Comments from the ATTORNEY,
Recently a young woman (Jane) came to my office to discuss her younger sister (Sara) and the educational problems Sara was having. The father was deceased and the mother did not want to get involved with the school system. The mom would say “Sara is fine she just doesn’t work hard enough.” Sara was being passed on from grade to grade. She worked very hard but was not performing anywhere near her potential and in fact was reading way behind grade level. Her school did not appear to be doing anything to help her.
I suggested to Jane that inasmuch as her mother was not willing to do anything, she should go to Sara’s school, talk to the chairperson of the Committee on Special Education and explain the situation. Sara was having. Any documentation that Jane might have relating to Sara’s disability would be helpful. I told Jane not to let the school tell her that there was nothing they could do unless Sara’s mom were to come in and make the request.
The Individual with Disabilities Education Act (IDEA) requires that any child with a disability be “identified, located, and evaluated” by the school district. This is referred to as the “Child Find” provision of the law. Jane’s conversation with the school puts them on notice that Sara might be a child with a disability and triggers their responsibility to investigate further. If they feel that an evaluation is appropriate they must then request the parent to consent to the evaluation. If parental consent is withheld there are various consent override procedures that the school must follow if they wish to proceed and evaluate Sara in the absence of such consent.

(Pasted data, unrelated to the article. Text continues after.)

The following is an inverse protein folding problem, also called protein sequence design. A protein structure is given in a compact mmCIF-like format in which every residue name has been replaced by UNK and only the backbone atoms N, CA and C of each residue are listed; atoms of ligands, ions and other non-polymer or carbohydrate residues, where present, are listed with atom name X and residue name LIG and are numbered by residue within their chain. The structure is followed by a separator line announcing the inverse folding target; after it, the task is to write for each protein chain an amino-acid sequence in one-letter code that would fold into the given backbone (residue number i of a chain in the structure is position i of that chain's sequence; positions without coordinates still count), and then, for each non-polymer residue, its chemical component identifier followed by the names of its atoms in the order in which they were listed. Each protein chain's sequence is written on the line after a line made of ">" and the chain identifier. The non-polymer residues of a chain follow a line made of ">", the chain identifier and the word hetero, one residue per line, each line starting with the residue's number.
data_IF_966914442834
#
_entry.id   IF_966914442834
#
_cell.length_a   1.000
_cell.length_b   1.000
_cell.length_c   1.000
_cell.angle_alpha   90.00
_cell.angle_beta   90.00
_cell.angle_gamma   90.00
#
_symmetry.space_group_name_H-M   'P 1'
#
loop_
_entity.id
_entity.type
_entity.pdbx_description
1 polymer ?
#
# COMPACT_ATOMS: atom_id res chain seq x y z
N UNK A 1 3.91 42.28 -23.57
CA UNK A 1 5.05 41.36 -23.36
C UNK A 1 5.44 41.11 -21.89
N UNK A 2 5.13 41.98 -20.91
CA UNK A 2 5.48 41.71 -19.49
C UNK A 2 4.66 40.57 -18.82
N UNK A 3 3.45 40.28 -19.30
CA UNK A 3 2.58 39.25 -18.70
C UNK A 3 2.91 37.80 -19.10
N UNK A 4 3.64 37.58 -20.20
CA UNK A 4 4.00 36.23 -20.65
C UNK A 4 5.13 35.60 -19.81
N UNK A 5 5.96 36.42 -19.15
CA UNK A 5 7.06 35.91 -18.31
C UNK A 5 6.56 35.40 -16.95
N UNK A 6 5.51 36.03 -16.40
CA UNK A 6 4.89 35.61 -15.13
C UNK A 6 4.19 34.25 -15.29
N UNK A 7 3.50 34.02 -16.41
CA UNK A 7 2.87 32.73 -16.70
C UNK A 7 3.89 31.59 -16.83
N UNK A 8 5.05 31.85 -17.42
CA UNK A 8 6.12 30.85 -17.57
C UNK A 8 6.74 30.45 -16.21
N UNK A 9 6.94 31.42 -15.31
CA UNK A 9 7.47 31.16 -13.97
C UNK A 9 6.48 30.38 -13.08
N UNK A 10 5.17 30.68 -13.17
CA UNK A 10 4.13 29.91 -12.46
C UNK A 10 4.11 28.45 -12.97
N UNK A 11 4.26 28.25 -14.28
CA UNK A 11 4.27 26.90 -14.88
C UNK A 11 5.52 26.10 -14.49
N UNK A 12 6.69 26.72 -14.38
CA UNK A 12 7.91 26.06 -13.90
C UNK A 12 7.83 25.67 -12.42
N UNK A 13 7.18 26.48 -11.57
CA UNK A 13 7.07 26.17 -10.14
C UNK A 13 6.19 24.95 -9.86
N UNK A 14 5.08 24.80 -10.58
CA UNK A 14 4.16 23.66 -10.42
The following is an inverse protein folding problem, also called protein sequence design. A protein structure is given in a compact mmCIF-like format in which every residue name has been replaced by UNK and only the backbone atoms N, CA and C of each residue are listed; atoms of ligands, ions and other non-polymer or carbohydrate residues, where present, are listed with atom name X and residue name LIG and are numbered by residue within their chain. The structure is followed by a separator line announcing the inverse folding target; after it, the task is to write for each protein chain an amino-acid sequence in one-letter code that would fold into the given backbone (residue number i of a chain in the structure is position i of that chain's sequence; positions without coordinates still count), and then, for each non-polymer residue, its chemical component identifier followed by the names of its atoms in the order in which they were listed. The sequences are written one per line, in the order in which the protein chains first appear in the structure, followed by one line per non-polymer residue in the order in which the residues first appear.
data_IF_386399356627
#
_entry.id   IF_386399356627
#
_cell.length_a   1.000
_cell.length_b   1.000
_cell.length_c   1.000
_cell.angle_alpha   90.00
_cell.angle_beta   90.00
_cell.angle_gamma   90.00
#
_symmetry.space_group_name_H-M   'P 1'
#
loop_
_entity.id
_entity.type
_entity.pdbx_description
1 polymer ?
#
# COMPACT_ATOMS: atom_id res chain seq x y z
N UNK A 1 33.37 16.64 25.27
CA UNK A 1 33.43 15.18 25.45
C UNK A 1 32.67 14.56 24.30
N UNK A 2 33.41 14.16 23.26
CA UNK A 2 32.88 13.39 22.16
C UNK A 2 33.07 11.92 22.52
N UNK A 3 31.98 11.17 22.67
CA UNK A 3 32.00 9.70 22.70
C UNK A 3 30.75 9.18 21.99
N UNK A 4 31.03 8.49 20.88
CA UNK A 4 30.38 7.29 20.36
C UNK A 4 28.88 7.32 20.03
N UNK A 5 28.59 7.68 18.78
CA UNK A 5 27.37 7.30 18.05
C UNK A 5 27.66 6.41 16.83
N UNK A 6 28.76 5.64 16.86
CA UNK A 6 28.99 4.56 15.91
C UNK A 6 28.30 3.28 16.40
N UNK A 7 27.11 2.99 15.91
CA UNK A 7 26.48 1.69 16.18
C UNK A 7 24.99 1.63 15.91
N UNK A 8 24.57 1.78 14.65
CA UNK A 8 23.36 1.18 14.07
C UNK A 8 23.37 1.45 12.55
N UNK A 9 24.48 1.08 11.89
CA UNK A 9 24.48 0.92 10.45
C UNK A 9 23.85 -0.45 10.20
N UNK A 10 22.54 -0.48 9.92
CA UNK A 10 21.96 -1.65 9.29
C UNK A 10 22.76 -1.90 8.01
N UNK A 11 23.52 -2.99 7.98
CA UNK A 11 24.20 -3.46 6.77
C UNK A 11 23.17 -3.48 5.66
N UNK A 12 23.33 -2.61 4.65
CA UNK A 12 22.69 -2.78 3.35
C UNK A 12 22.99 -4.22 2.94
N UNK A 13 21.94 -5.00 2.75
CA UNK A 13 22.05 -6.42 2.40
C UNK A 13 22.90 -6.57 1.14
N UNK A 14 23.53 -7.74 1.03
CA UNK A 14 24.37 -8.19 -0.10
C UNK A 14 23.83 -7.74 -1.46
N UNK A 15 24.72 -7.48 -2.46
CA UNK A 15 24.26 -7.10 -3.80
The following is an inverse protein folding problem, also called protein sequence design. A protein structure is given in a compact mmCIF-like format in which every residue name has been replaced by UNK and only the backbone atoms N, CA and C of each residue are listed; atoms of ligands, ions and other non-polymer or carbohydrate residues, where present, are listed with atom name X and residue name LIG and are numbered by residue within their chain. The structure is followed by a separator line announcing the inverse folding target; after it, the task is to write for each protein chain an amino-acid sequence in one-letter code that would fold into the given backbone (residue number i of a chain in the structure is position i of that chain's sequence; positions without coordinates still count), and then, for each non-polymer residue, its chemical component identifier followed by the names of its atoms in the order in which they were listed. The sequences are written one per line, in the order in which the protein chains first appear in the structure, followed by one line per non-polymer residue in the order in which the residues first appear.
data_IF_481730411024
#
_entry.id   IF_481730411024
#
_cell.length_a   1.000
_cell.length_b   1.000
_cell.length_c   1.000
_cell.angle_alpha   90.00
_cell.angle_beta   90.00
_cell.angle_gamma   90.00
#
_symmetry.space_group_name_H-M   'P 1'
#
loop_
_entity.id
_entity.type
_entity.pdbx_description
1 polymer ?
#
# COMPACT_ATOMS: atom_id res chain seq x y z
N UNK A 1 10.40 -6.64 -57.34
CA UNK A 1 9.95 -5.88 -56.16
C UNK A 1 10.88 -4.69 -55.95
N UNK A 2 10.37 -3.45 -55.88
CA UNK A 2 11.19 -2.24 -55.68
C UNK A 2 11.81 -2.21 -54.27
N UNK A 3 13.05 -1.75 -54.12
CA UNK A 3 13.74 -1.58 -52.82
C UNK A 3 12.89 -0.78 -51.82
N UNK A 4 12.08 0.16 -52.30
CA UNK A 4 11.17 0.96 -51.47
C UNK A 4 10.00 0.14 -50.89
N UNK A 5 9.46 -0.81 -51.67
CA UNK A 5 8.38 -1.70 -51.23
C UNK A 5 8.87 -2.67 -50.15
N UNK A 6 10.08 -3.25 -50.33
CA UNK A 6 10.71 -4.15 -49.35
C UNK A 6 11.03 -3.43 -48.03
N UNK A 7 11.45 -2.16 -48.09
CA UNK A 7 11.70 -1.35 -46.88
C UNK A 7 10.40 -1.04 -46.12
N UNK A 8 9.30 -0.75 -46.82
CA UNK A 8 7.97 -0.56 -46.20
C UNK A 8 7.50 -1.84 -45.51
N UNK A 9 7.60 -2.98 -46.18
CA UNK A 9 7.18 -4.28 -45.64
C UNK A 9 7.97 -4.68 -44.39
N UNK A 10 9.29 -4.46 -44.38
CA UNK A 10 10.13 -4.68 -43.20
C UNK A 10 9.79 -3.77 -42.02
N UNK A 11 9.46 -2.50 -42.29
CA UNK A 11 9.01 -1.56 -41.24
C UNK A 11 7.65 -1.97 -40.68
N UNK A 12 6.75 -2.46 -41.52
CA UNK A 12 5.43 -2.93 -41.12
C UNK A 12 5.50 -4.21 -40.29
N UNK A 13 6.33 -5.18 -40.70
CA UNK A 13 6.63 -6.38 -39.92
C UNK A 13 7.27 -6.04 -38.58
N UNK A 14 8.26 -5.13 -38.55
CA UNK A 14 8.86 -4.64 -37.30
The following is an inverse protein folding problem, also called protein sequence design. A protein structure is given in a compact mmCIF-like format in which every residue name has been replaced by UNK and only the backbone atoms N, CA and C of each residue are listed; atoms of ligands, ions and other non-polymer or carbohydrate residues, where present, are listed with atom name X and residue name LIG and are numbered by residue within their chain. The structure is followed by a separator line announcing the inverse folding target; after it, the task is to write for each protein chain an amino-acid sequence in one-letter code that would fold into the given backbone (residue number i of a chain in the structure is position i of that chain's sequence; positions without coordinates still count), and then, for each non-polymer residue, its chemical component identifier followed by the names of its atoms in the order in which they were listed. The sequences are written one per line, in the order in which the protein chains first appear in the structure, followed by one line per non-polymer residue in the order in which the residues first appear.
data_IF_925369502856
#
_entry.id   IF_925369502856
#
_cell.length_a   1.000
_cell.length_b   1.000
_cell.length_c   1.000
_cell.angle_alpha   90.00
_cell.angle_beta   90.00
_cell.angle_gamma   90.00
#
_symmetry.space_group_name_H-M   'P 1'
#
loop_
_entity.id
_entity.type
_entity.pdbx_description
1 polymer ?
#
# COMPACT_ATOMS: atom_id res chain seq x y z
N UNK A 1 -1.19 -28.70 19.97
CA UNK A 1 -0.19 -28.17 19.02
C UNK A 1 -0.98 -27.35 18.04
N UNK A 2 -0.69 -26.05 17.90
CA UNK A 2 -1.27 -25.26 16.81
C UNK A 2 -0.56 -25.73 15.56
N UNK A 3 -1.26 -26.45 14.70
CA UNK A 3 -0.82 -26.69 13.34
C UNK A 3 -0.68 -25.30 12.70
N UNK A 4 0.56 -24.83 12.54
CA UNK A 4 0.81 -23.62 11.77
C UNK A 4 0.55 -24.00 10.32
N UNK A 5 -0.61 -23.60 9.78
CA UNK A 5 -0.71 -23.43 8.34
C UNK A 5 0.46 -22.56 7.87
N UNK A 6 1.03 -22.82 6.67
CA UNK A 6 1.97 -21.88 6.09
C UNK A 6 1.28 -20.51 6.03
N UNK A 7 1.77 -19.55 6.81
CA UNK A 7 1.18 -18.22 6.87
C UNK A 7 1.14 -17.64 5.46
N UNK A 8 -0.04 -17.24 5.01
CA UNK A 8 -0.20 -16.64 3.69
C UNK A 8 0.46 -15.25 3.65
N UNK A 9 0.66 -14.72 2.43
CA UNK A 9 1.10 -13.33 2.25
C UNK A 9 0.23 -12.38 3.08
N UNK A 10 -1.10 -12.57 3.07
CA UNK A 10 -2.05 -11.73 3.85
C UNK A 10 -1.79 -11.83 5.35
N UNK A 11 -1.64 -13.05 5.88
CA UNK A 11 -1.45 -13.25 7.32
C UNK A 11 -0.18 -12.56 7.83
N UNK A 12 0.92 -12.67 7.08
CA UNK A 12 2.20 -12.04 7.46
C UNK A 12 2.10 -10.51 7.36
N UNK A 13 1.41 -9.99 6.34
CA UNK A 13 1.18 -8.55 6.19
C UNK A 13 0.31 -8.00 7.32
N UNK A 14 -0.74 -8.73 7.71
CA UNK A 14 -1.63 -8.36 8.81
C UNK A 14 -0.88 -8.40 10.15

Once the evaluation is completed and if it is determined that Sara is a child with a disability and is in need of special education, there is still one more potential obstacle standing in the way of Sara’s actually getting the special ed she needs. This is the extent of mom’s resistance to special ed for her daughter. Even though an initial evaluation can be obtained without the parent’s consent, the actual providing of special ed cannot. This could be the deal-breaker. Jane’s, or the school’s, power of persuasion is hopefully up to the task.